The TCA appropriately sets a high bar for authorizing a PMTA for a new tobacco product, by placing the burden on manufacturers to demonstrate that the product is “appropriate for the protection of the public health” (APPH). This standard prevents FDA from authorizing a PMTA for a new tobacco product unless the manufacturer can prove such product does not lead to youth tobacco initiation and will reduce the risk of harm. Accordingly, we write to set forth a non-exhaustive list of principles that should guide FDA’s review of PMTAs and application of the APPH standard, to remind you of the urgent need to enforce the premarket application requirements, and to ask you what the agency has done so far to comply with the September 9 deadline.
Principles That Should Guide FDA’s Review of PMTAs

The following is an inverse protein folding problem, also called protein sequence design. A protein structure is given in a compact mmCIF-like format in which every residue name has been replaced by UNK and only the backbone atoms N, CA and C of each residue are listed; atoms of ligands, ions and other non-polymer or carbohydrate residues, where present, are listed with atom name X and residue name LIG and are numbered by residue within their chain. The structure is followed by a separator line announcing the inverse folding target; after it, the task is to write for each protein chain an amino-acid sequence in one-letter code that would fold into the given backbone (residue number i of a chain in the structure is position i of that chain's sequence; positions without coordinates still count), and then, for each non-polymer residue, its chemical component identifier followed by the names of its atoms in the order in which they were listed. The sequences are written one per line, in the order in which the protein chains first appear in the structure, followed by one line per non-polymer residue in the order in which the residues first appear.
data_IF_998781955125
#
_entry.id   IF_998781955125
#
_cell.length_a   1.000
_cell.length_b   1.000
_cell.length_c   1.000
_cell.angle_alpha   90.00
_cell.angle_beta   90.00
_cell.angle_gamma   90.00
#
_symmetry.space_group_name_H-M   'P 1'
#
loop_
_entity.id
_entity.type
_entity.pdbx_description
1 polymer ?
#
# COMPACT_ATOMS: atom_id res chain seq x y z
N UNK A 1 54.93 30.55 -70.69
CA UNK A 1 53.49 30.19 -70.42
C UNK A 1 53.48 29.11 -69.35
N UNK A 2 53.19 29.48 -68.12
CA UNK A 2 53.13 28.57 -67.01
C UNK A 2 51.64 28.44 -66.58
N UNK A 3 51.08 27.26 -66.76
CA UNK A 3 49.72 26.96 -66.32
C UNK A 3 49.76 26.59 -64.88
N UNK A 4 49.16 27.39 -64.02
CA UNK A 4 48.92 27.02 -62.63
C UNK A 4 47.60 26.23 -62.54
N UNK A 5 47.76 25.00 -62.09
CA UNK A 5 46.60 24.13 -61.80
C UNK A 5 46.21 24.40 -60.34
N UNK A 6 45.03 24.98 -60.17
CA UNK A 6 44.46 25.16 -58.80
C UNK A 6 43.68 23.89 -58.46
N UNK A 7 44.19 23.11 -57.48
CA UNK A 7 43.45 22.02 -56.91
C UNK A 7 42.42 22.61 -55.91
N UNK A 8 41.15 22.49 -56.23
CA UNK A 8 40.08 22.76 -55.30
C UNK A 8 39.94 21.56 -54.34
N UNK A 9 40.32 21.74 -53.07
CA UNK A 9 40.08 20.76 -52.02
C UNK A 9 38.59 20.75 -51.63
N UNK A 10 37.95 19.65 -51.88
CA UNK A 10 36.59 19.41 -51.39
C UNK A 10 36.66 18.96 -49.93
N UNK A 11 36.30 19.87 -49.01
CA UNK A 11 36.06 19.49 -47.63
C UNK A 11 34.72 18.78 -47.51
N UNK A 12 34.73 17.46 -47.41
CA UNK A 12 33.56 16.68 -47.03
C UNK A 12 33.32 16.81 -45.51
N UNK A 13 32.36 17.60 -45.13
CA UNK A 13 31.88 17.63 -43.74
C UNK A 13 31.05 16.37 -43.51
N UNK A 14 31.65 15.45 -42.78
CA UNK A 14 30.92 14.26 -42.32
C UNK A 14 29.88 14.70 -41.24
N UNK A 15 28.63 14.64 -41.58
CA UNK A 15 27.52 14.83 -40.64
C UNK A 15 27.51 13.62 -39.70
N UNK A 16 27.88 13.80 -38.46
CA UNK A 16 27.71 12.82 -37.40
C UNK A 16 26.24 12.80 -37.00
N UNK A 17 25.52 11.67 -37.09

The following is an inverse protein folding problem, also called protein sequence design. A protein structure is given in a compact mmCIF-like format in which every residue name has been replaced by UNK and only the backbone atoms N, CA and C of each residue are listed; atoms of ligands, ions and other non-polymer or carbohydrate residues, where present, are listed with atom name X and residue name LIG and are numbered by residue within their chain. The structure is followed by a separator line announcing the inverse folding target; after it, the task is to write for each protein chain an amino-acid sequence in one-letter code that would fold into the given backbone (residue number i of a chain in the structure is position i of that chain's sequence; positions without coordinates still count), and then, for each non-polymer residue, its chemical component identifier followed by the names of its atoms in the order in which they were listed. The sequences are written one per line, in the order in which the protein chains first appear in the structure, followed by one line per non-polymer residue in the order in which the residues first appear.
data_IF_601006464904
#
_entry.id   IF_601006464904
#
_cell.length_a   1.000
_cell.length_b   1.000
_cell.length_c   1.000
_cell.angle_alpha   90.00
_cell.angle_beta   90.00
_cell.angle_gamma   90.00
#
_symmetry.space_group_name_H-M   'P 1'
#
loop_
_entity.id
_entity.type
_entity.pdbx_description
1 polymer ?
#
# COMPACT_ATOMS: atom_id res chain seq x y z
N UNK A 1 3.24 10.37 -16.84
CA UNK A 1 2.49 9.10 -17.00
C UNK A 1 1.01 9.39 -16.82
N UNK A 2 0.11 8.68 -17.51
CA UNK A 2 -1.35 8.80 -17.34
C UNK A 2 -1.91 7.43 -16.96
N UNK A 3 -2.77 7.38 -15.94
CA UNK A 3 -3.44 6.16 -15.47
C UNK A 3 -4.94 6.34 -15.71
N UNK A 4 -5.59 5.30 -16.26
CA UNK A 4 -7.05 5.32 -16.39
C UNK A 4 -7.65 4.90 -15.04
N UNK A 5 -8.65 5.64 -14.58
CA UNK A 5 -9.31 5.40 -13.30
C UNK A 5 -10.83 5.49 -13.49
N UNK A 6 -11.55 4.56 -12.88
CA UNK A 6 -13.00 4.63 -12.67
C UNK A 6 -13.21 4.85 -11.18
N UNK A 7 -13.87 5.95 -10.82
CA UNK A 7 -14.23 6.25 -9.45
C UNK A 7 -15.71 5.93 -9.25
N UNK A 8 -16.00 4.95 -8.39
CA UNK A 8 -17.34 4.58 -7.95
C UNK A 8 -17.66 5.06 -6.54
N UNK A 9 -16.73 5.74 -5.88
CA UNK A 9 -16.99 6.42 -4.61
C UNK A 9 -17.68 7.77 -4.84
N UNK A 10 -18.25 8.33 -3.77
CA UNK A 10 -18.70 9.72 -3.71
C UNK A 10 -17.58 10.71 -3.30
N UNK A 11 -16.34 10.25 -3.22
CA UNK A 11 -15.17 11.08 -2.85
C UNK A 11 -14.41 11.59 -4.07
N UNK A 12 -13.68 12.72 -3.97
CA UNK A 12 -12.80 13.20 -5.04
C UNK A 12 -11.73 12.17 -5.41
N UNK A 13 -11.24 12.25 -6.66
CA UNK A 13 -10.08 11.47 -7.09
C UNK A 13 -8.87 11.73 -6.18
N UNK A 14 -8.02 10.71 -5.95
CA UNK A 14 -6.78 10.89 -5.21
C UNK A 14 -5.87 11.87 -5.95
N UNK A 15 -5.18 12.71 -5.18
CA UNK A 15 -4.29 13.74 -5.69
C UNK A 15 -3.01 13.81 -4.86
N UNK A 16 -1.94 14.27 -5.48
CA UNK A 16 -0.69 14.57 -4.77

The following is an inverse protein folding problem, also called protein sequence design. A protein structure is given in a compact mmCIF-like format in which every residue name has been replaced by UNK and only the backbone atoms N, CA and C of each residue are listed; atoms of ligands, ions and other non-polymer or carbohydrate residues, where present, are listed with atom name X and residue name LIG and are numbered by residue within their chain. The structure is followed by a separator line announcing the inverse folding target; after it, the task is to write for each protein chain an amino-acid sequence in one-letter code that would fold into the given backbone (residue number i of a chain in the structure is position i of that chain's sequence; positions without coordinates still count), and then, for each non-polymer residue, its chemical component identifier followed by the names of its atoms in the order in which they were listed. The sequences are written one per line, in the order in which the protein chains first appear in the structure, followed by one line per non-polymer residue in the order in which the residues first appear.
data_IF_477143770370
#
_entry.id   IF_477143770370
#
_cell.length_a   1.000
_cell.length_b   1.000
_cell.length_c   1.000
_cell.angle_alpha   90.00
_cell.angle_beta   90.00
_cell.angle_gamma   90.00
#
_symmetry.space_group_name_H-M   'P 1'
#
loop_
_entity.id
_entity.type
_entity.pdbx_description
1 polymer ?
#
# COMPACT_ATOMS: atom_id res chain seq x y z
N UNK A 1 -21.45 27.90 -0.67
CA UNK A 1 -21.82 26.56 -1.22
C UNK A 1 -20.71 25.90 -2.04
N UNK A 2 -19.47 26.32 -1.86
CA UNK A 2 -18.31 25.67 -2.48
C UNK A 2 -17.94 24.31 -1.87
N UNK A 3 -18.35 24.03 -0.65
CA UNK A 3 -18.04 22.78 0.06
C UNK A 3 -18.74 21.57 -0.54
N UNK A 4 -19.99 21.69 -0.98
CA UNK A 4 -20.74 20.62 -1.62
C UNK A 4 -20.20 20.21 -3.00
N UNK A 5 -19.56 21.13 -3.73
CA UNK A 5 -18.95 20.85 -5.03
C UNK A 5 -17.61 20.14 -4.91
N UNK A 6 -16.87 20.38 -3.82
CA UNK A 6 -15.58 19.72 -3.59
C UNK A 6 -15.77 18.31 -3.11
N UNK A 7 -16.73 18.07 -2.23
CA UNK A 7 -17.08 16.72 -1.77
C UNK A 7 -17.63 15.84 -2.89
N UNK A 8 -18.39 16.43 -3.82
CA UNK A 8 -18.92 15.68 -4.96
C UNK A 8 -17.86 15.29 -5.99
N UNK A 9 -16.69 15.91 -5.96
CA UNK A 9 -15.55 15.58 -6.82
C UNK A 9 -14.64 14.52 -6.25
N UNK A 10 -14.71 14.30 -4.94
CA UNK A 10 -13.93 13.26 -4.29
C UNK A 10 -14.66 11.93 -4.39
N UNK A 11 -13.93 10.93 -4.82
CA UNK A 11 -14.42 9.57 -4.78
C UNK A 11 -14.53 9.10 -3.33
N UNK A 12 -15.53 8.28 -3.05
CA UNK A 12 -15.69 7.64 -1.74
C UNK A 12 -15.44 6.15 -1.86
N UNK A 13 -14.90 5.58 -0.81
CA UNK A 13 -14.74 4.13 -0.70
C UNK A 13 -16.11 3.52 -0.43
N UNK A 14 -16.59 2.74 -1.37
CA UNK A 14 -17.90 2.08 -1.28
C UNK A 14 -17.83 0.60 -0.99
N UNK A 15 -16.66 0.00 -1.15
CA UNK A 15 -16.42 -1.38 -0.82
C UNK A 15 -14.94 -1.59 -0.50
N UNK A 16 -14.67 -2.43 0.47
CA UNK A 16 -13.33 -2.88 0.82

First, FDA should not authorize a PMTA that fails to show the product will not lead youth to start using tobacco products or to continue using tobacco products. Manufacturers have a history of designing tobacco products to make them more appealing to non-tobacco users, particularly young people. Blocking products that appeal to youth is especially important since almost all tobacco use begins during adolescence and youth are particularly vulnerable to the harmful effects of nicotine. Yet, to date, FDA has not required manufacturers to provide data on whether youth in the United States are more likely to use a tobacco product as part of their PMTAs. Meanwhile, the evidence shows that flavored tobacco products lead youth to start using tobacco products.